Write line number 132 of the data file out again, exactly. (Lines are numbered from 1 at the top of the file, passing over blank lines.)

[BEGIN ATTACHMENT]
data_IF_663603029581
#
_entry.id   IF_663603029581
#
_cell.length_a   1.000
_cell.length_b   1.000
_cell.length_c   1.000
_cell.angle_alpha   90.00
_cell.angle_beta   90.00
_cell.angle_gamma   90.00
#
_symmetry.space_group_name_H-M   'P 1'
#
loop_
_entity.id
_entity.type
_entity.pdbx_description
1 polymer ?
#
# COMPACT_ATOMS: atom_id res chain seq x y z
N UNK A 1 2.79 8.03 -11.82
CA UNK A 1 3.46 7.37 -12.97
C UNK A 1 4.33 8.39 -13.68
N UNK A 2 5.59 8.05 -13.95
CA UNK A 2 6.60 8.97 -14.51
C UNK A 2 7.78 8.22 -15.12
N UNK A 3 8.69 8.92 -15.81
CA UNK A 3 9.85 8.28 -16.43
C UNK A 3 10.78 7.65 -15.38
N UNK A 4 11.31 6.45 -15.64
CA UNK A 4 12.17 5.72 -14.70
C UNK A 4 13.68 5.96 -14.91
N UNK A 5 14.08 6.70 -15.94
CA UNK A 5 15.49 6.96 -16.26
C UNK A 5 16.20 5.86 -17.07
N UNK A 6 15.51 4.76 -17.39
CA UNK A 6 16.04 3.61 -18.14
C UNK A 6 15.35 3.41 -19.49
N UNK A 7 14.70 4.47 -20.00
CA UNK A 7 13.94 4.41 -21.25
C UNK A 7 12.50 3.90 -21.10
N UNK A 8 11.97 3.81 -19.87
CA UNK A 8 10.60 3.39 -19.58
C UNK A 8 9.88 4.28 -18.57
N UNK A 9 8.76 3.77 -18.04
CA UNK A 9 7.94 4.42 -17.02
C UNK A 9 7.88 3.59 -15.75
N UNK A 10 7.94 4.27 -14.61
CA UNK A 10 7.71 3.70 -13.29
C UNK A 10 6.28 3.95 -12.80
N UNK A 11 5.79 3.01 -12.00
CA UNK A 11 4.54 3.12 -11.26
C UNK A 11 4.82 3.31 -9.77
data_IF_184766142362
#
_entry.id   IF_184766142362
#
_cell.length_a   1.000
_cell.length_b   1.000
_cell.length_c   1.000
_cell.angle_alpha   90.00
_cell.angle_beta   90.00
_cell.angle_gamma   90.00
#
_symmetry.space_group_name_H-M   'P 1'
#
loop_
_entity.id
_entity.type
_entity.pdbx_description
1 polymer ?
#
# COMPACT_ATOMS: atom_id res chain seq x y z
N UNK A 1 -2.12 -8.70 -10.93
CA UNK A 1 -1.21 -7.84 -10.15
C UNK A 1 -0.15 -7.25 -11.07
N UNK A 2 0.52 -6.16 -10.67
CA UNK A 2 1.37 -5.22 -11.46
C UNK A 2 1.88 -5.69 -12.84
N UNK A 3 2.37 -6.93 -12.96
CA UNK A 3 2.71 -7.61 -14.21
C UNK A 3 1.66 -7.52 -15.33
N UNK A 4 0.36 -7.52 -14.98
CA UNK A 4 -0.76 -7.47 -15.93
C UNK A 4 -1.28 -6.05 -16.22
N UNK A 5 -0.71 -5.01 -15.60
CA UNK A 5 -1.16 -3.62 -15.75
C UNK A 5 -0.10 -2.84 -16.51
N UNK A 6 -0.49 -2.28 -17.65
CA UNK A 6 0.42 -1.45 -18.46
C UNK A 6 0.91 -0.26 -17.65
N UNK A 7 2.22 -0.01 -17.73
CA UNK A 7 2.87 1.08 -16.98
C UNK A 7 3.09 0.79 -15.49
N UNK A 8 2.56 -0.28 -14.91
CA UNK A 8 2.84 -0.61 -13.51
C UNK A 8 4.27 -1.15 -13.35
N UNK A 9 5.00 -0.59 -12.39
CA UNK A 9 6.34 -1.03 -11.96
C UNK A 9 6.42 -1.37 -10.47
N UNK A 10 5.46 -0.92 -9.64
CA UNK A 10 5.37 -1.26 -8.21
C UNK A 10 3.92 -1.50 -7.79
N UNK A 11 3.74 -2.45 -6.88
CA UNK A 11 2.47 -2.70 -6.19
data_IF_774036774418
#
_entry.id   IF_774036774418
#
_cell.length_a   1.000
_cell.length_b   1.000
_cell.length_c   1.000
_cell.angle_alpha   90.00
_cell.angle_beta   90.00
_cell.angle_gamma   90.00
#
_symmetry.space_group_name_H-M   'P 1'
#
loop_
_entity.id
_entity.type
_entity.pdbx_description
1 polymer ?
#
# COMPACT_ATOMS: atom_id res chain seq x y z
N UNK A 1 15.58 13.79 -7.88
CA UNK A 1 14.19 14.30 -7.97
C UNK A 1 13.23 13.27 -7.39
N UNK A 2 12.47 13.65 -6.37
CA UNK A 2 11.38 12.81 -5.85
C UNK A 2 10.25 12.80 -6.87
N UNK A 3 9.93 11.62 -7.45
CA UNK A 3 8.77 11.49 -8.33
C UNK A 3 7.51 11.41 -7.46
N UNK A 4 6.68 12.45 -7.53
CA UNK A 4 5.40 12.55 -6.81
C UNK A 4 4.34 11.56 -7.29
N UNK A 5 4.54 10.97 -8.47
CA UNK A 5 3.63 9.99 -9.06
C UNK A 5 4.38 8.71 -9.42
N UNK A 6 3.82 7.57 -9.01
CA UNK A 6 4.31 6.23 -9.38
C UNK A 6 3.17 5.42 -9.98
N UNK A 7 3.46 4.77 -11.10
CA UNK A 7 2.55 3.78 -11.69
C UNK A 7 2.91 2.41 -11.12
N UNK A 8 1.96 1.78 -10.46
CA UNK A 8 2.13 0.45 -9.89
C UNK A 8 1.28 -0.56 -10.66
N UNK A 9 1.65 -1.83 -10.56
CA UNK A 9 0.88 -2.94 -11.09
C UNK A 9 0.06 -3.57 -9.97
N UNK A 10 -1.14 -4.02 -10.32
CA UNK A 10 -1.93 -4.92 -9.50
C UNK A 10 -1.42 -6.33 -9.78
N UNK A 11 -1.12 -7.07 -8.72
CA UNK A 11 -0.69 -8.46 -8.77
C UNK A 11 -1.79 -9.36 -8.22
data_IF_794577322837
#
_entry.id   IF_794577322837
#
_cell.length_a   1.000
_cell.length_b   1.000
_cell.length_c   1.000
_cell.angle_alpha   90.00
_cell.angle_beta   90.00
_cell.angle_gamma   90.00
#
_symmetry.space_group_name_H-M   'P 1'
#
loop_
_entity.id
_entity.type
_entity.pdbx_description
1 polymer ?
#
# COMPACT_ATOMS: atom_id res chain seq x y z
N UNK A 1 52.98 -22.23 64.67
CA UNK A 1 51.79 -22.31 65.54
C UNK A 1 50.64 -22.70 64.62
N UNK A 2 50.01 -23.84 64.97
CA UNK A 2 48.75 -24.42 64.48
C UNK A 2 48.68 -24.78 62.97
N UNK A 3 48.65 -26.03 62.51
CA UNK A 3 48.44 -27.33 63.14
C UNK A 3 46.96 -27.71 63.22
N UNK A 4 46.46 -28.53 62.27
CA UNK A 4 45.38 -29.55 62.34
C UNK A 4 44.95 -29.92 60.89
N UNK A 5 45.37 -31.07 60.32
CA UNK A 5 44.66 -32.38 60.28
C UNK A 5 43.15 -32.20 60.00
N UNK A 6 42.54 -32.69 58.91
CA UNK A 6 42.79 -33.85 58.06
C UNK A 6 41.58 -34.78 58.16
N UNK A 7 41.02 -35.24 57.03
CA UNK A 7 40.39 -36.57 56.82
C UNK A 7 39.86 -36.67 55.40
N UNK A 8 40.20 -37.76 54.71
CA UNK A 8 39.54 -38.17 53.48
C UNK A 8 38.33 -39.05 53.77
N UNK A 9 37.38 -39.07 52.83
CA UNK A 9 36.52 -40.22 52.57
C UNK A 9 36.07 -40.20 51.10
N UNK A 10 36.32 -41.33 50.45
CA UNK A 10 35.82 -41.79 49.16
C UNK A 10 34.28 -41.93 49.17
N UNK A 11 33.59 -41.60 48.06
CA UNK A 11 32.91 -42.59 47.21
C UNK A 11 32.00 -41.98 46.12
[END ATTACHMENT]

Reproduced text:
N UNK A 3 9.93 11.62 -7.45